Florida nabs white supremacists planning "race war"
ORLANDO, Florida (Reuters) - Ten alleged members of a white supremacist group training near Orlando and Disney World for a "race war" have been rounded up in a series of arrests in central Florida, authorities said on Tuesday.
The arrests were based on evidence from a confidential informant who infiltrated the neo-Nazi organization known as the American Front 17 months ago, according to an arrest affidavit.
"The American Front (AF) is a military-styled, anti-Semitic, white supremacist, skinhead organization and is known as a domestic terrorist organization," the affidavit said.
It said the group's alleged local ringleader, Marcus Faella, 39, had been "planning and preparing the AF for what he believes to be an inevitable race war" and had stated "his intent ... to kill Jews, immigrants and other minorities."
Faella operated a heavily fortified paramilitary training center for the AF on his isolated property in St. Cloud, Florida, 11 miles from the Walt Disney World theme parks, according to the affidavit.
It said he recently had been plotting a disturbance at Orlando City Hall and a confrontation against a rival skinhead group in coastal Melbourne in a bid to garner media attention, but had also been experimenting with the potential manufacture of the biological toxin ricin.
"Faella views himself and the other members of the AF as the protectors of the white race," the affidavit said, adding that Faella also believed "the race war will take place within the next few years based on current world events."
Faella's compound, where he regularly conducted firearms, explosives and tactical training for AF members and other neo-Nazi groups, was protected by two pit bull dogs, a barbed-wire fence and three military-style trenches.
Faella fortified the walls of his residential trailer and added firing ports, according to the affidavit.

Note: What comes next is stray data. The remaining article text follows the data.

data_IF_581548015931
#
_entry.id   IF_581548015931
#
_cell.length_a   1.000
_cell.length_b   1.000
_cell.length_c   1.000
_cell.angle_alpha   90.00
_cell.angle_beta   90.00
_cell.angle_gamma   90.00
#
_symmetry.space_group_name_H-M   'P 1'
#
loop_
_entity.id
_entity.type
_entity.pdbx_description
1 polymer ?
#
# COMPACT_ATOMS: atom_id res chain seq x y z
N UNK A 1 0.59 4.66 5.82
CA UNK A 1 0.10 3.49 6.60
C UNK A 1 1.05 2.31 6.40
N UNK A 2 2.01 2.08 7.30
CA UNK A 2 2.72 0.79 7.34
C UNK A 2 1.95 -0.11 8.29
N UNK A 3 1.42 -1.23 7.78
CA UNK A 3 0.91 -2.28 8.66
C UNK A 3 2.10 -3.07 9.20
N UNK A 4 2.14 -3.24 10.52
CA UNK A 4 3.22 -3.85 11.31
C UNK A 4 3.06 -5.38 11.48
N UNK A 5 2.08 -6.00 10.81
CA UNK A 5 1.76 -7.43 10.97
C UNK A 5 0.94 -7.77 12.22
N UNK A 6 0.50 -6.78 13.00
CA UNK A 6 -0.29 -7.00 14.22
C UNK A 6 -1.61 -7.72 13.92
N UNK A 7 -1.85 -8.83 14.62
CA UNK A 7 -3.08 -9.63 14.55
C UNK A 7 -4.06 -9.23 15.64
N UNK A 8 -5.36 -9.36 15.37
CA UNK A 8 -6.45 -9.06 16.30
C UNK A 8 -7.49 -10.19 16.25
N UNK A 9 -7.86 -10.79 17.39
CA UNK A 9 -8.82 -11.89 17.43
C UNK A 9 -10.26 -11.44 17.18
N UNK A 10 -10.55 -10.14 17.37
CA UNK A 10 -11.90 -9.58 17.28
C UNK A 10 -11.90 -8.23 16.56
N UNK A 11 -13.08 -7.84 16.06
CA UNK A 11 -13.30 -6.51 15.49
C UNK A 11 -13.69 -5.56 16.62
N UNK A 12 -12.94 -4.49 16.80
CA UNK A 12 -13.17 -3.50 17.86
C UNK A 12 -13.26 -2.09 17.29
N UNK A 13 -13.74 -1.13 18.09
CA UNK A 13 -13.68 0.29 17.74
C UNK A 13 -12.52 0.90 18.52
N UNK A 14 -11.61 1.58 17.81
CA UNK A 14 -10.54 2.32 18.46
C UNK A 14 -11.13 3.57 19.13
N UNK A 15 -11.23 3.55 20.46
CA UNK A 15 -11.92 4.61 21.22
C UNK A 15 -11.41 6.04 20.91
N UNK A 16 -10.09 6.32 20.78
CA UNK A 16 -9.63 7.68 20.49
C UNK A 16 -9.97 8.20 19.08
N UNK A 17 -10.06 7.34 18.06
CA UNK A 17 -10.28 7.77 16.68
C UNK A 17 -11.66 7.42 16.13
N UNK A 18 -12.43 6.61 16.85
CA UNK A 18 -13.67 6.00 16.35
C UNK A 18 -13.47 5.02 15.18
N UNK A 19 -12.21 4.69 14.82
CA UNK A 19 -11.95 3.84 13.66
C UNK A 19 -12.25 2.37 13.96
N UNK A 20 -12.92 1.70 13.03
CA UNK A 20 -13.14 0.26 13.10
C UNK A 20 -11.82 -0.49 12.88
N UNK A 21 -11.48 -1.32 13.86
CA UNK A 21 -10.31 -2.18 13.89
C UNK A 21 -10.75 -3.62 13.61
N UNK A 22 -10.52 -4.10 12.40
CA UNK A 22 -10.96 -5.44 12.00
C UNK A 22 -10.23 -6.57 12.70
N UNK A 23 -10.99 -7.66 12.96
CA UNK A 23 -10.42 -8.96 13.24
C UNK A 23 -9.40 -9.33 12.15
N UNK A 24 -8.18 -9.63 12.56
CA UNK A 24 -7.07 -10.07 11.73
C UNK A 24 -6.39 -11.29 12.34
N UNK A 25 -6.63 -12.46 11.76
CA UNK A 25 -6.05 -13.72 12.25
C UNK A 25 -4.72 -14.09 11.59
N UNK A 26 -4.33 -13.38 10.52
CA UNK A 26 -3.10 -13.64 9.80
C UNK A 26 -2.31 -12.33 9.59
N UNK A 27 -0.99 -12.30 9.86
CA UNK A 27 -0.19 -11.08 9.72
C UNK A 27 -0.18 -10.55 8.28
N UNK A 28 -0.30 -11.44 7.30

MODELED AFTER BRITISH GROUP
A nationwide skinhead movement, originally modeled after Britain's far right, whites-only National Front, the AF's activities have been concentrated in recent years in central Florida, according to the Anti-Defamation League.
Faella and his alleged followers were each charged with paramilitary training, shooting into an occupied dwelling and evidence of prejudices while committing an offense, according to a written statement from the prosecutor's office.
The investigation into the AF was conducted by the FBI's Joint Terrorism Task Force and local law enforcement agencies.
It was shut down and the arrests were made after the confidential informant came to believe his life was in danger, according to the affidavit.
Besides Faella, those arrested were Christopher Brooks, 27, of Palm Bay; Richard Stockdale, 23, of St. Cloud; Kent McLellan, 22, of St. Cloud; Patricia Faella, 36, of St. Cloud; Jennifer McGowan, 25, of Cocoa; Mark McGowan, 29, of Cocoa; Diane Stevens, 28, of Kissimmee; Paul Jackson, 25, of St. Cloud; and Dustin Perry, 21, of Kissimmee.
In addition to the other charges, Brooks and Stockdale were charged with possession of a firearm by a convicted felon, according to their arrest reports.
A lawyer for Faella and other suspects arrested in the case could not be reached for immediate comment but Marcus and Patricia Faella, who were arrested on Friday, have already been released on a bond totaling $500,000 each.
The central Florida town of Sanford, also near Orlando, made international headlines over the last two months after the racially charged shooting death of unarmed black teenager Trayvon Martin.
George Zimmerman, the white Hispanic who killed Martin, said he acted in self-defense. He was not arrested or charged initially, because his use of deadly force was alleged to be protected under Florida's 2005 Stand Your Ground law.
But after weeks of protest demonstrations across the country Zimmerman was eventually arrested and he is now charged with second-degree murder.
(Correction: An earlier version of this story had photos of persons unrelated to this case.)
(Editing By Tom Brown and Todd Eastham)